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The Benefits of Throwaway Code

Last week I showed an example of a decision doc that I had written up to help decide the data structure for my unnamed modeling tool. I was planning to write up an implementation spec this week, but I found myself struggling to get started. I decided to try a spike instead.

For those of you who haven’t heard that term before, a spike is a way to explore a technical idea before committing to it. It’s a way to discover how this idea will interact within the rest of the application and uncover any dragons that may be lurking in the distance. It can involve research, design or prototyping. A key thing to keep in mind with any code that you write during a spike is that it should be throw away code. Don’t get attached to it! I have a hard time following this rule, but trying to get better…

This week I did a spike to test out the changes I wanted to make to the data structure for my tool and I’m pretty happy with the outcome. The output of the spike is a few commits that test the new structure. I also got some great feedback from fellow engineer and cousin, Daniel Larner as well as accountability buddy AndrĂ© Terron. They both tested out the app at different stages and exposed some bugs as well as confusing UX that I fixed this week.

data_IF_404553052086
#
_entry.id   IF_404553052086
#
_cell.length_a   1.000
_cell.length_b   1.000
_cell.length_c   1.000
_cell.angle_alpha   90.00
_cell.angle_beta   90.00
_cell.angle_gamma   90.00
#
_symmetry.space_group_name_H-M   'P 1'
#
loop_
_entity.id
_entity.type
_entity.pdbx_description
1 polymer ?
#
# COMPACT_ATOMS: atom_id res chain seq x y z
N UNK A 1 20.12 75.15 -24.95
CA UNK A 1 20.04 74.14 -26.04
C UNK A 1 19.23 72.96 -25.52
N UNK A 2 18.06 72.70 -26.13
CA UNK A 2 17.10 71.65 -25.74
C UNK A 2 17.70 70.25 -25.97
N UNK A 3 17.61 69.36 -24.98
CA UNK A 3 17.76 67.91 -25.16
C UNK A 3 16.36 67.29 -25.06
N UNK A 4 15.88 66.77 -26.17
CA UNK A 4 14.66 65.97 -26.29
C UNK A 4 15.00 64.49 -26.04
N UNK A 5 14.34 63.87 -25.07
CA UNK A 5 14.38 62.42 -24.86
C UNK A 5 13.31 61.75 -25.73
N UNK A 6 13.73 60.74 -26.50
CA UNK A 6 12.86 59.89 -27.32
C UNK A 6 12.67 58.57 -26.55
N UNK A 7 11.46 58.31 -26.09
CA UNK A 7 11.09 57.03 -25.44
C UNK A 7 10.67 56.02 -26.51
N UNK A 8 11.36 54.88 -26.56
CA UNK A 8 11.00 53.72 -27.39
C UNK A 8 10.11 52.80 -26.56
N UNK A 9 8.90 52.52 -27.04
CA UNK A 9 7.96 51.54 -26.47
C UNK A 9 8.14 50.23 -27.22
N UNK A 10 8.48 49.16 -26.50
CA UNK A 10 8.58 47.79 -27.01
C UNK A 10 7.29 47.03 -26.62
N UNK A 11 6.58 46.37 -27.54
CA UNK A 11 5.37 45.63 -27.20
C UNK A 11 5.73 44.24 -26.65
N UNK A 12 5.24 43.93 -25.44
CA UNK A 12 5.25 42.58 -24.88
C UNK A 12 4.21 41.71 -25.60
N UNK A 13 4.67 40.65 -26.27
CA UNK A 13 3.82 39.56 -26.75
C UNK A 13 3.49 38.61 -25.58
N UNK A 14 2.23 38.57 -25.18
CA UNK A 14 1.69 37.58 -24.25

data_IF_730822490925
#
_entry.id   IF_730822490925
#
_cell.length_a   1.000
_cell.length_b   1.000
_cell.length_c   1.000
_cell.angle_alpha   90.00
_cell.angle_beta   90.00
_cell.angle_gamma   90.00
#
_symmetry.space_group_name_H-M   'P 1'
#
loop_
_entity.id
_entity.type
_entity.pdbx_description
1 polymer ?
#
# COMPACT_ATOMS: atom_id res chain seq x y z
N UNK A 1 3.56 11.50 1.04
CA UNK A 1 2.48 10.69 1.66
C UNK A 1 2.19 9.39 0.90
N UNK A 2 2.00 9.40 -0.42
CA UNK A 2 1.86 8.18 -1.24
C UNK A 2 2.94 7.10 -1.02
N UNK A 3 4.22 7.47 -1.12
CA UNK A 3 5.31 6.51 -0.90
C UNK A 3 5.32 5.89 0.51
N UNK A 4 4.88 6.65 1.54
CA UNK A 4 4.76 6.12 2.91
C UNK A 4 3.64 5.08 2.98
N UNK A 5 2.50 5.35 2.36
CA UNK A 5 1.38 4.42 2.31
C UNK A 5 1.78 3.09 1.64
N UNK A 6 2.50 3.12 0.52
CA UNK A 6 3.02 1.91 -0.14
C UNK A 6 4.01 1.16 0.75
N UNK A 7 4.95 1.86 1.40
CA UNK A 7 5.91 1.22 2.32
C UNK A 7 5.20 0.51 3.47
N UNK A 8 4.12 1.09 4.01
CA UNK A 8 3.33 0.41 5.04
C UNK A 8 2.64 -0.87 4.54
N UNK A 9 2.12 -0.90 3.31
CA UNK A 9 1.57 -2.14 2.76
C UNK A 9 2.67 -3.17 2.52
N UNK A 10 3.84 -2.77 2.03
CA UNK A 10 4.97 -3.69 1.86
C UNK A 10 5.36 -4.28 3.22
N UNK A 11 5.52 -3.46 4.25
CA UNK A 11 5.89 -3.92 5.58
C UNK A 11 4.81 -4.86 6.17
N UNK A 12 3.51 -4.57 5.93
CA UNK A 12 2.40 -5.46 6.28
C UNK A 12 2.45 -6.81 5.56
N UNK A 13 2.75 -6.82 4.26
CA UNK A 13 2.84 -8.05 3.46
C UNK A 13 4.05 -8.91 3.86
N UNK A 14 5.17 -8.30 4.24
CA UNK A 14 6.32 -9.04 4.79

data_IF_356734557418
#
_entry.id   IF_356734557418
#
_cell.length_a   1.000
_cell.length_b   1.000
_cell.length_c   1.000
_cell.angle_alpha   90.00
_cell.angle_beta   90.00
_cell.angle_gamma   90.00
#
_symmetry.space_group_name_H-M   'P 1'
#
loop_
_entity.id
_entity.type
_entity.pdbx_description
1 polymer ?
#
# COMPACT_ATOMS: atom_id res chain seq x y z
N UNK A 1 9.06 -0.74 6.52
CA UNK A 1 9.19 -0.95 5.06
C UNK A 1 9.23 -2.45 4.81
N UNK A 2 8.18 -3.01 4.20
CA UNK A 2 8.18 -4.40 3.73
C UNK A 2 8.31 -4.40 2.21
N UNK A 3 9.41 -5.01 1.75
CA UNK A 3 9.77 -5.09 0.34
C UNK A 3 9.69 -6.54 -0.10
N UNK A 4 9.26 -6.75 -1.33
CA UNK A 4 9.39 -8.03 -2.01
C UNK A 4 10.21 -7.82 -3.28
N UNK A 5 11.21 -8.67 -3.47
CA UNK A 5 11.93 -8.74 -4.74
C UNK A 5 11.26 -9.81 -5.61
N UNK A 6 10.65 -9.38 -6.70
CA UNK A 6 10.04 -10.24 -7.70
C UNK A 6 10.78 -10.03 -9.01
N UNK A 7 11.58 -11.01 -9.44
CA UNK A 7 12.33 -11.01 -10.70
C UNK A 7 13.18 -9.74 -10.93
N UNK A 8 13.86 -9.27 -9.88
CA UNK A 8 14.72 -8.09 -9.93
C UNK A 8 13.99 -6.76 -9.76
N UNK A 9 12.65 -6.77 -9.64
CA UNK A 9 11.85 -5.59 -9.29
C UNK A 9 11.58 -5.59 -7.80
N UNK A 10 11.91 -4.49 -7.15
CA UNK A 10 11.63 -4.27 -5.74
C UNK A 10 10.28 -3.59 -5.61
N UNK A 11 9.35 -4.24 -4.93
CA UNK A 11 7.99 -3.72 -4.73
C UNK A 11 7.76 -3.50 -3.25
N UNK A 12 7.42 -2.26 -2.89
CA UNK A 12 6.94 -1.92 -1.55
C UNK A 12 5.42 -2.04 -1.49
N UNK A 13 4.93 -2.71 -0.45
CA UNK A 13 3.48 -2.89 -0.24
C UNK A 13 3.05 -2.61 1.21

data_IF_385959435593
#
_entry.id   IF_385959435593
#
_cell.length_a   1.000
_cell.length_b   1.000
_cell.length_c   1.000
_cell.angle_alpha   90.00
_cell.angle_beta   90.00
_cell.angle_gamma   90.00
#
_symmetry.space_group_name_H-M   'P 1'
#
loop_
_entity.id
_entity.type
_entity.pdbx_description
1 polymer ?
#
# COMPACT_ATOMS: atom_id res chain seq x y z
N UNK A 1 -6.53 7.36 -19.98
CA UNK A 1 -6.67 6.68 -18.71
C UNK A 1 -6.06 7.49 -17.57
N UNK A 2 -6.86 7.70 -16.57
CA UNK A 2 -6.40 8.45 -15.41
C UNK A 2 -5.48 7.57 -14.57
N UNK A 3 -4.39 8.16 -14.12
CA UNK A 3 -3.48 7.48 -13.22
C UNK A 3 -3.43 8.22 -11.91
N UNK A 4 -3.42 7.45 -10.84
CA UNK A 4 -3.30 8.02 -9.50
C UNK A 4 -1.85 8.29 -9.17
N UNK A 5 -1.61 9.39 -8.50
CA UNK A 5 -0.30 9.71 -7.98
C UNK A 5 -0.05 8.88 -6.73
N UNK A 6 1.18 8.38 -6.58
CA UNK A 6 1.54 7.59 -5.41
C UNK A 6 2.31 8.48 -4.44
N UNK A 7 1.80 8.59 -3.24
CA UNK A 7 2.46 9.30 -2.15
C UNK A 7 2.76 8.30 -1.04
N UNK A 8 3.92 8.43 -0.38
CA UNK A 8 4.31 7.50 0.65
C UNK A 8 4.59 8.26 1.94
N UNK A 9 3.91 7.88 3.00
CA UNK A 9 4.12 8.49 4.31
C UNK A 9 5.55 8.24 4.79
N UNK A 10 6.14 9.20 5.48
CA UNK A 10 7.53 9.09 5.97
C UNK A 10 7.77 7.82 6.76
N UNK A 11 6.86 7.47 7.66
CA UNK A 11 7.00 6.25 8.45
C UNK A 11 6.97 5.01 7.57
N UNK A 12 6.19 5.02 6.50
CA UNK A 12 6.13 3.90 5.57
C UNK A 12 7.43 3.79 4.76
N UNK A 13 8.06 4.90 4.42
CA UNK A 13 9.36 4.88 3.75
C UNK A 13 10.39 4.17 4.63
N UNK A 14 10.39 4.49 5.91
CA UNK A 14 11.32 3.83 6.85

New Version of the Modeling Tool

Speaking of that… here’s the newest version

Next Week

Next week I will be looking into re-implementing the build / migration system. I’d like the build and migration buttons to help onboard users to use Contexts and allow them to specify where files get built to, depening on their Context. For example, you could build your client files into a create-react-app and your database files into your API repository.

I’m also hoping to do a few more user interviews to see if the changes from this week have improved the onboarding experience and made things easier for first time users.